If you thought for even a minute that Dave Chappelle’s thoughts on trans people didn’t matter, the fact that we are on, what? Week three of the discourse about his Netflix special, The Closer, is probably good evidence that the opposite is true. Lots of people have very effectively explained just why Chappelle’s jokes aren’t ‘just’ jokes, so I don’t think I need to restate what has already been said, but this week, the discourse has morphed into a more general lament about the state of comedy and I definitely have some thoughts about that.
In Chappelle’s latest rant about how he has been unfairly cancelled (which was delivered to what looks like a packed audience of fans, just for the record) he snarkily asserted that Hannah Gadsby, who has criticized both Chappelle and Netflix over the transphobia in The Closer, is not funny, playing into the lingering stereotype that women are incapable of grasping humour. And David Zucker, the writer and director of comedy classic Airplane! as well as other, um, classic films like BASEketball and Scary Movie 3 through 5, just wrote a meandering op-ed about how he could never make a movie like Airplane! today because ‘wokeism’ is ruining comedy. But it’s funny (though not funny haha, to be clear): despite what they think, these dudes aren’t scoring points in a debate about free speech. Instead, all they’re really doing is being precious about their privilege.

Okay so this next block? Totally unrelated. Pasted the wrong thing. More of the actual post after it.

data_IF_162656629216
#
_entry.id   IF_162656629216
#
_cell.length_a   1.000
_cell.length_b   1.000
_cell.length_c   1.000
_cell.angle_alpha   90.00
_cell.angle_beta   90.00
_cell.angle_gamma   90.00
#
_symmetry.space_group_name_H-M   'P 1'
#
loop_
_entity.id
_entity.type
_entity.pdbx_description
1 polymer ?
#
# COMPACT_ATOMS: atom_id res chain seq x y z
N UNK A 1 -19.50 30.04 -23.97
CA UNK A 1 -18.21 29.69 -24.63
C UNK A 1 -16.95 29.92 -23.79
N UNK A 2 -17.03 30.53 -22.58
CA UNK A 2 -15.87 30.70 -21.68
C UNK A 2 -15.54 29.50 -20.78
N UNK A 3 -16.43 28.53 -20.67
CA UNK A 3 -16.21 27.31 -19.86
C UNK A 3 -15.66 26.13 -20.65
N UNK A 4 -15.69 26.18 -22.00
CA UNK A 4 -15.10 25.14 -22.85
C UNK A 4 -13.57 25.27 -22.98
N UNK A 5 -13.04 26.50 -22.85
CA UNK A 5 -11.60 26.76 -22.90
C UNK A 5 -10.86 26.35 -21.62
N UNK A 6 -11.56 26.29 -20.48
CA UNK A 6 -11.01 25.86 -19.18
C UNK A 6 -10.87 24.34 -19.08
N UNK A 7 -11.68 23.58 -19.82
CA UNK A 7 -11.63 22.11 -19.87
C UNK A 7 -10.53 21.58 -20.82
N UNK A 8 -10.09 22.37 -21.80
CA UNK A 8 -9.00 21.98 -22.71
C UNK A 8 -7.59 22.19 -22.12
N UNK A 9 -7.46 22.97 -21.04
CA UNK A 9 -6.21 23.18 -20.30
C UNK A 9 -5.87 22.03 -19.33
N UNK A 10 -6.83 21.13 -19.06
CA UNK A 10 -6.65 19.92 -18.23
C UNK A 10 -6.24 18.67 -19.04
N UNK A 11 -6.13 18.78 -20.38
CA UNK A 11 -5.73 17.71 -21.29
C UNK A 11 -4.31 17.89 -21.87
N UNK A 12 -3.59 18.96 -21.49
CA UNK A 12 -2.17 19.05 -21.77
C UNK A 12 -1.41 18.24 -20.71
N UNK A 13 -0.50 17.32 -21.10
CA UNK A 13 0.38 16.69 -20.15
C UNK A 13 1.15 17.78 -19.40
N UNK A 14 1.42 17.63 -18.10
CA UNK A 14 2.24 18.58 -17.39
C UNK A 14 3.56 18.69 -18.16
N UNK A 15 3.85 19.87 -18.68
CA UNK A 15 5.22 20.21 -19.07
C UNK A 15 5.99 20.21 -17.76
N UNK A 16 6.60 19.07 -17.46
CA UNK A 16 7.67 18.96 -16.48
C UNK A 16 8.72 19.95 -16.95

First of all, we're not in some new and terrible period of censorship where comedy is under attack. Broadcasters, audiences and lawmakers have been telling comedians what they’re ‘allowed’ to joke about for years. According to Clean Comedians, a U.S. talent agency that helps clients book clean comedians for events, in the 1920s, “comedy abounded with racial stereotypes… but sexual language and obscenity was frowned upon. While many comedians swore up a storm off stage, they were what would later be called ‘fun for the whole family’ onstage. Clean comedians were the norm… While there were many ‘off color’ entertainers to choose from, the general public appreciated the clean comedians. In fact, local papers promoted ‘Clean Bills’ which referred to shows where good clean fun was guaranteed. These shows were packed with big variety without the vulgarity.”